Maize (Zea mays L.) is one of the most important crop worldwide. Despite its importance, there is limited information on the function of different root segments and root types of maize in extracting water from soils. Therefore, the aim of this study was to investigate locations of root water uptake in maize. We used neutron radiography to: 1) image the spatial distribution of maize roots in soil and 2) trace the transport of injected deuterated water (D2O) in soil and roots. Maizes were grown in aluminum containers (40×38×1 cm) filled with a sandy soil. When the plants were 16 days old, we injected D2O into selected soil regions containing primary, seminal and lateral roots. The experiments were performed during the day (transpiring plants) and night (not transpiring plants). The transport of D2O into roots was simulated using a new convection-diffusion numerical model of D2O transport into roots. By fitting the observed D2O transport we quantified the diffusional permeability and the water uptake of the different root segments. The maize root architecture consisted of a primary root, 4-5 seminal roots and many lateral roots connected to the primary and seminal roots. Laterals emerged from the proximal 15 cm of the primary and seminal roots. Water uptake occurred primarily in lateral roots. Lateral roots had the highest diffusional permeability (9.4×10-7), which was around six times higher that the diffusional permeability of the old seminal segments (1.4×10-7), and two times higher than the diffusional permeability of the young seminal segments (4.7×10-7). The radial flow of D2O into the lateral (6.7×10-5 ) was much higher than in the young seminal roots (1.1×10-12). The radial flow of D2O into the old seminal was negligible. We concluded that the function of the primary and seminal roots was to collect water from the lateral roots and transport it to the shoot. A maize root system with lateral roots branching from deep primary and seminal roots would be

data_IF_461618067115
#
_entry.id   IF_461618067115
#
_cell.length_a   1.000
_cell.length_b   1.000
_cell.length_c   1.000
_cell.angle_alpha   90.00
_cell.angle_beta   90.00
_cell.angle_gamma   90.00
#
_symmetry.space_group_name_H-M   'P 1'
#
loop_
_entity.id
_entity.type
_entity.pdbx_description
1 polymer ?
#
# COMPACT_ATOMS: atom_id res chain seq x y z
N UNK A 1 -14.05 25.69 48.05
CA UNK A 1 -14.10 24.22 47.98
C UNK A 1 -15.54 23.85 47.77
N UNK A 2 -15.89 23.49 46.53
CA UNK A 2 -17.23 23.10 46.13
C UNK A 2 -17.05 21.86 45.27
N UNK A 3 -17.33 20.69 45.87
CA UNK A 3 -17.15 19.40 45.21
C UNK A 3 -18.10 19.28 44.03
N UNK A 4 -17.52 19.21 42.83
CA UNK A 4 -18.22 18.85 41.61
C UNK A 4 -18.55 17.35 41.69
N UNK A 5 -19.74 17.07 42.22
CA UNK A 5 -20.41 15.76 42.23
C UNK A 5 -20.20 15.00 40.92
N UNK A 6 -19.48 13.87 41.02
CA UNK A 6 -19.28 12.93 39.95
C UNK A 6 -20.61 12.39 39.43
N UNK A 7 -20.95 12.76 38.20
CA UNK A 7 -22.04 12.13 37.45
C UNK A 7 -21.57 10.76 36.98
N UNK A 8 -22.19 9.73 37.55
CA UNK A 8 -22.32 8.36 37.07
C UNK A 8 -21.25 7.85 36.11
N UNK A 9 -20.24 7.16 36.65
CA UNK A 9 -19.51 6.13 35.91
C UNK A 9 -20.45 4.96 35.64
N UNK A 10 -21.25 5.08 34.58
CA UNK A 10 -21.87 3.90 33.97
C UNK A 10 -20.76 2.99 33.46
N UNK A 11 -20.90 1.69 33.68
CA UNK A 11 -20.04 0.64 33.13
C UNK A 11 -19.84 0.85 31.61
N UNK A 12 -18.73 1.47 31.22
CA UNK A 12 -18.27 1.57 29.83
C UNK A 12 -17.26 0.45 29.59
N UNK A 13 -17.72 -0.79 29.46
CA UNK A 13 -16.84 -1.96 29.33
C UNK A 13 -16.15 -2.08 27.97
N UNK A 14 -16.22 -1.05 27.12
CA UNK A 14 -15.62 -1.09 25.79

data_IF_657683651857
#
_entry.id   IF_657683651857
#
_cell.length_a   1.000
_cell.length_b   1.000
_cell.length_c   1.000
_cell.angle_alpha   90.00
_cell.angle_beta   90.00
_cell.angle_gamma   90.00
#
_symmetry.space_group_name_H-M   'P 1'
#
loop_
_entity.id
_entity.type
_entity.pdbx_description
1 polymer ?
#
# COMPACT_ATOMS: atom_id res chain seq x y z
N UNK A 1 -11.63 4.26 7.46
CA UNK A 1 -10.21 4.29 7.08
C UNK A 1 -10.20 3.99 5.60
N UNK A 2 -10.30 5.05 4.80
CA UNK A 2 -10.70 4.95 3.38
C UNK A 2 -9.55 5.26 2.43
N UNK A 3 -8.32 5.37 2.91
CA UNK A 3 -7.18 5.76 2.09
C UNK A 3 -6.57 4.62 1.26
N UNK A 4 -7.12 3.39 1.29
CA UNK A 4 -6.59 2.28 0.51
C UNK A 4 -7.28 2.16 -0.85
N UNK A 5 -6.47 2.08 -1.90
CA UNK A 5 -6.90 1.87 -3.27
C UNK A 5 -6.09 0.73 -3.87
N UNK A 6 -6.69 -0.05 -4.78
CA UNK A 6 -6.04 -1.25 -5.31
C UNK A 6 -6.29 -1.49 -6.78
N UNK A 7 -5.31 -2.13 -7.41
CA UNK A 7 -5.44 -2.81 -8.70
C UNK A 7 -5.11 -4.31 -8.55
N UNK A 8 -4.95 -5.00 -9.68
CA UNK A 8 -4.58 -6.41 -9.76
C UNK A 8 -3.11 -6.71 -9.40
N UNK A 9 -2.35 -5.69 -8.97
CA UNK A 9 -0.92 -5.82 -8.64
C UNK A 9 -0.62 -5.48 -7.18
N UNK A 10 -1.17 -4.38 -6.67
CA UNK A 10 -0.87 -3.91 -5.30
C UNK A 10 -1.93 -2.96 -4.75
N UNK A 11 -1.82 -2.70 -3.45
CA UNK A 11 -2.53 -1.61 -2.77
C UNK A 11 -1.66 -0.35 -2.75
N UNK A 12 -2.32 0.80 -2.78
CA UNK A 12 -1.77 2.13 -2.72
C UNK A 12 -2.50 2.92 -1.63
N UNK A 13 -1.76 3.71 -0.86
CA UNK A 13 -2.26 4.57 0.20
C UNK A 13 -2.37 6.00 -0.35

1. Genetic ablation of root cap cells in Arabidopsis

    NASA Technical Reports Server (NTRS)

    Tsugeki, R.; Fedoroff, N. V.

    1999-01-01

    The root cap is increasingly appreciated as a complex and dynamic plant organ. Root caps sense and transmit environmental signals, synthesize and secrete small molecules and macromolecules, and in some species shed metabolically active cells. However, it is not known whether root caps are essential for normal shoot and root development. We report the identification of a root cap-specific promoter and describe its use to genetically ablate root caps by directing root cap-specific expression of a diphtheria toxin A-chain gene. Transgenic toxin-expressing plants are viable and have normal aerial parts but agravitropic roots, implying loss of root cap function. Several cell layers are missing from the transgenic root caps, and the remaining cells are abnormal. Although the radial organization of the roots is normal in toxin-expressing plants, the root tips have fewer cytoplasmically dense cells than do wild-type root tips, suggesting that root meristematic activity is lower in transgenic than in wild-type plants. The roots of transgenic plants have more lateral roots and these are, in turn, more highly branched than those of wild-type plants. Thus, root cap ablation alters root architecture both by inhibiting root meristematic activity and by stimulating lateral root initiation. These observations imply that the root caps contain essential components of the signaling system that determines root architecture.